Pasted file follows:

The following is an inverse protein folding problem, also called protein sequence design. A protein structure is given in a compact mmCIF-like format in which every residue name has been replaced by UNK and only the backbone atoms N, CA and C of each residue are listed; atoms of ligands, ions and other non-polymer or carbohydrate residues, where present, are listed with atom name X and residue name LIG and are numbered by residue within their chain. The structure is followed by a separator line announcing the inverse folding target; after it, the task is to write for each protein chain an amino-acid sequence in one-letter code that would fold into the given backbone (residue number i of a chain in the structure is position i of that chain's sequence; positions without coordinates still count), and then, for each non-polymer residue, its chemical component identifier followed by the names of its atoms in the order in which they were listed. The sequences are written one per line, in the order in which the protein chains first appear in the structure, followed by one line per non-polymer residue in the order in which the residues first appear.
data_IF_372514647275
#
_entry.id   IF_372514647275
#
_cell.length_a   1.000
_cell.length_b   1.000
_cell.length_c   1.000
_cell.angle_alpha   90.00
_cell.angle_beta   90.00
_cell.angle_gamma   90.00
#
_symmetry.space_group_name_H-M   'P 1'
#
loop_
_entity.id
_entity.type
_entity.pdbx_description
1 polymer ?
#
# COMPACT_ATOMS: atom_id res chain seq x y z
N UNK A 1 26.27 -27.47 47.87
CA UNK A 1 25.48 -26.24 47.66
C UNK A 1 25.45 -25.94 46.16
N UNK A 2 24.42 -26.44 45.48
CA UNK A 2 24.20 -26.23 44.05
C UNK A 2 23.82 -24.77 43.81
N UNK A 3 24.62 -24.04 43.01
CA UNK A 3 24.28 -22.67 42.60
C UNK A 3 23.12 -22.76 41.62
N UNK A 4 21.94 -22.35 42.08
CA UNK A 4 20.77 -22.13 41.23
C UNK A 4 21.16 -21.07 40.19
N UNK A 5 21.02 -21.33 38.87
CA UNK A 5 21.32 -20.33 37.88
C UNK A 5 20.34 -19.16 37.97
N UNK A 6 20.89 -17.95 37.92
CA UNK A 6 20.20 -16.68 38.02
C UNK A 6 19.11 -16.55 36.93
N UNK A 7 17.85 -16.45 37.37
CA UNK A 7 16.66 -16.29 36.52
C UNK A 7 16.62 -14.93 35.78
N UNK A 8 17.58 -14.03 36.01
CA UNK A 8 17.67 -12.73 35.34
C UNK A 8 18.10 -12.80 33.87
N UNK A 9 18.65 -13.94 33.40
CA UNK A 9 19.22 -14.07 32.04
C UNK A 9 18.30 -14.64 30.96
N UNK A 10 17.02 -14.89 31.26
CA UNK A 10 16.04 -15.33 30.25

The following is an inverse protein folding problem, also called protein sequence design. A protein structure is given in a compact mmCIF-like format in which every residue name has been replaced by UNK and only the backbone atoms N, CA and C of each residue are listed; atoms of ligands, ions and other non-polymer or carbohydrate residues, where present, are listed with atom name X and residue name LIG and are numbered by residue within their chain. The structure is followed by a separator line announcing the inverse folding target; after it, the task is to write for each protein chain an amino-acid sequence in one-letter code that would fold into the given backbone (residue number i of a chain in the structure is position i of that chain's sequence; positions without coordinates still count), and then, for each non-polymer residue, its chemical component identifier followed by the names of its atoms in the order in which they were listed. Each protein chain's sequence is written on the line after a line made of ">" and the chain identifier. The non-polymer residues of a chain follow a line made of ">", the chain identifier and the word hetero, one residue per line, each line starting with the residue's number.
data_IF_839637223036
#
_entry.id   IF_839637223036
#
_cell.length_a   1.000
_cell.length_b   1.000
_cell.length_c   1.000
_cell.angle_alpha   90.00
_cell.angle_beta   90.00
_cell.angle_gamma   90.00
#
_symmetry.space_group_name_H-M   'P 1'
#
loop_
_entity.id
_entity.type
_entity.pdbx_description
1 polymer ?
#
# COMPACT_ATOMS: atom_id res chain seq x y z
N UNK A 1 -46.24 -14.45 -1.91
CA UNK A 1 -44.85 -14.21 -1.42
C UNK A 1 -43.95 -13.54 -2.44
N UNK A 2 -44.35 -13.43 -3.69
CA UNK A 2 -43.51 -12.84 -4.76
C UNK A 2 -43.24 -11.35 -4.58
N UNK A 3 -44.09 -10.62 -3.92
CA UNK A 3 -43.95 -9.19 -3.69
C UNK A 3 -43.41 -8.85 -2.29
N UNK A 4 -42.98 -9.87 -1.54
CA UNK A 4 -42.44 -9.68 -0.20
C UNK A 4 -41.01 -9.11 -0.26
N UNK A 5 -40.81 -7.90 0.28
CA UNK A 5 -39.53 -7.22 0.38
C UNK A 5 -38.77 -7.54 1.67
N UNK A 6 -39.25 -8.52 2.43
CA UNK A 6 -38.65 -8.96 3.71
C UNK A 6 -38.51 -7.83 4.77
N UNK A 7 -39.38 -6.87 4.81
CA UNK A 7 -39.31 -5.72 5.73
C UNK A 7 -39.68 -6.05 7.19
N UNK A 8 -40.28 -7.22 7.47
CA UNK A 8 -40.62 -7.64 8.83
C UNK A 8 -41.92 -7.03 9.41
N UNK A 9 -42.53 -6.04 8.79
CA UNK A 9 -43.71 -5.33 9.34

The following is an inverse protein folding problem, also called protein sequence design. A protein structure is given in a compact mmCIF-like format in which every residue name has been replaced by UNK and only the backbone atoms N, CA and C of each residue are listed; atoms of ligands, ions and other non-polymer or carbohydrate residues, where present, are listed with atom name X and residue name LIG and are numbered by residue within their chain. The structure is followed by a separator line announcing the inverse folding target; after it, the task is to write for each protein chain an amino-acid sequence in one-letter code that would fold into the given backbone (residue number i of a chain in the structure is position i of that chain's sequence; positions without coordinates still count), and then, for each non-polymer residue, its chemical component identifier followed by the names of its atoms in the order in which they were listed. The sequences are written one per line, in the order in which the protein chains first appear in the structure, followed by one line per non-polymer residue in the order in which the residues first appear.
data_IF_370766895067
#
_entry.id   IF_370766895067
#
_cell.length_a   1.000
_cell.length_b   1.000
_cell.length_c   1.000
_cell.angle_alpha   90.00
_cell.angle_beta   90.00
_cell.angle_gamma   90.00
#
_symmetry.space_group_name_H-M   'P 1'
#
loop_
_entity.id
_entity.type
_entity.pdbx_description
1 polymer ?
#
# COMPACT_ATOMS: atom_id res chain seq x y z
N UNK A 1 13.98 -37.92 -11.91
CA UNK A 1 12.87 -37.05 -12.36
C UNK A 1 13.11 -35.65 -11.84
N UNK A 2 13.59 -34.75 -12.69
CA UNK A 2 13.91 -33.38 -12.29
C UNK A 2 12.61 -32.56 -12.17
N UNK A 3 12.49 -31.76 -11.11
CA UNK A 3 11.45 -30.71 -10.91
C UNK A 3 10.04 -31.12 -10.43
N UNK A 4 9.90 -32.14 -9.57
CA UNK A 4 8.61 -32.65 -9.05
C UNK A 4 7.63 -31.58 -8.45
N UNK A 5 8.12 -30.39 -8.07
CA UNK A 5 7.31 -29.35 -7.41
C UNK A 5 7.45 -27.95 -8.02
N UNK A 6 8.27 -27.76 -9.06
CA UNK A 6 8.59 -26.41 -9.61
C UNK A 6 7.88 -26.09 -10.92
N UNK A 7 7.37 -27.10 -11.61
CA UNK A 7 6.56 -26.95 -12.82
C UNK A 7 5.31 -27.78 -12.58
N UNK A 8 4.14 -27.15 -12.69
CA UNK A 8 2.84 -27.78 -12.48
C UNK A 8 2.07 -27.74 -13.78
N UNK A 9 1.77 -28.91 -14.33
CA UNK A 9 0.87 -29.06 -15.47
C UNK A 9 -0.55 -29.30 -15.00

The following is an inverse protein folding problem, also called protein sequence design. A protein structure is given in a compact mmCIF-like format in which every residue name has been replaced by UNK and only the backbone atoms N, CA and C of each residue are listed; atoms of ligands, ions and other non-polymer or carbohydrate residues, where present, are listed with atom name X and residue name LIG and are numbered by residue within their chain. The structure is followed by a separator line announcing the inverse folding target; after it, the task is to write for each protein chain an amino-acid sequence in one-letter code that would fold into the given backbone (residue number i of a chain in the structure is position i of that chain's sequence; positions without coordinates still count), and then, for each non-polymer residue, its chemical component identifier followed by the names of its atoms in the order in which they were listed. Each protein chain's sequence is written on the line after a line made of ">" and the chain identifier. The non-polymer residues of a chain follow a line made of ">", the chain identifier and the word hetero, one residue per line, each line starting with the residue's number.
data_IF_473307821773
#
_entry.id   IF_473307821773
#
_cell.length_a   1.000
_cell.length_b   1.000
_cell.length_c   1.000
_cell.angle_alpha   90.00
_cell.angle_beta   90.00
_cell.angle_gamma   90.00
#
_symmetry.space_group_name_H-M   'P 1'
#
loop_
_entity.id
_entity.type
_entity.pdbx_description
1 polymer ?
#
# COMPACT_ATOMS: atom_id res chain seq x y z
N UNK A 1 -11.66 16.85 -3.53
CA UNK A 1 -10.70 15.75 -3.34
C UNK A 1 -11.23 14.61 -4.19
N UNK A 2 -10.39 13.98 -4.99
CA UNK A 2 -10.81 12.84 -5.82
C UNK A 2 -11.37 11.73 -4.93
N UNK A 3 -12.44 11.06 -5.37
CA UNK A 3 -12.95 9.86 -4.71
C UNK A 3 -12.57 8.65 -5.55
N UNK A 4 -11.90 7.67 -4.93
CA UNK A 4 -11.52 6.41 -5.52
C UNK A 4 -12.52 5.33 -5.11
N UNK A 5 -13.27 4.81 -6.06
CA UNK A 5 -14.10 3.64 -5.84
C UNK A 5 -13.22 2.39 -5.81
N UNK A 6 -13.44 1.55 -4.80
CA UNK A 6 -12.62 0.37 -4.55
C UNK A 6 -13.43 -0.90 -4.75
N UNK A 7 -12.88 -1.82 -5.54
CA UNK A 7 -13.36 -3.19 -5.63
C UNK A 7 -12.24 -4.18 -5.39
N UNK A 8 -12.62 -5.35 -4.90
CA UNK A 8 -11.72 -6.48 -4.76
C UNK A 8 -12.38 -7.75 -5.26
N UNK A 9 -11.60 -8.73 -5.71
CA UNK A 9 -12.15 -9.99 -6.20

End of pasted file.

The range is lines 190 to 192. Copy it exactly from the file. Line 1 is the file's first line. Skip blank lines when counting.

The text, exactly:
C UNK A 8 -12.38 -7.75 -5.26
N UNK A 9 -11.60 -8.73 -5.71
CA UNK A 9 -12.15 -9.99 -6.20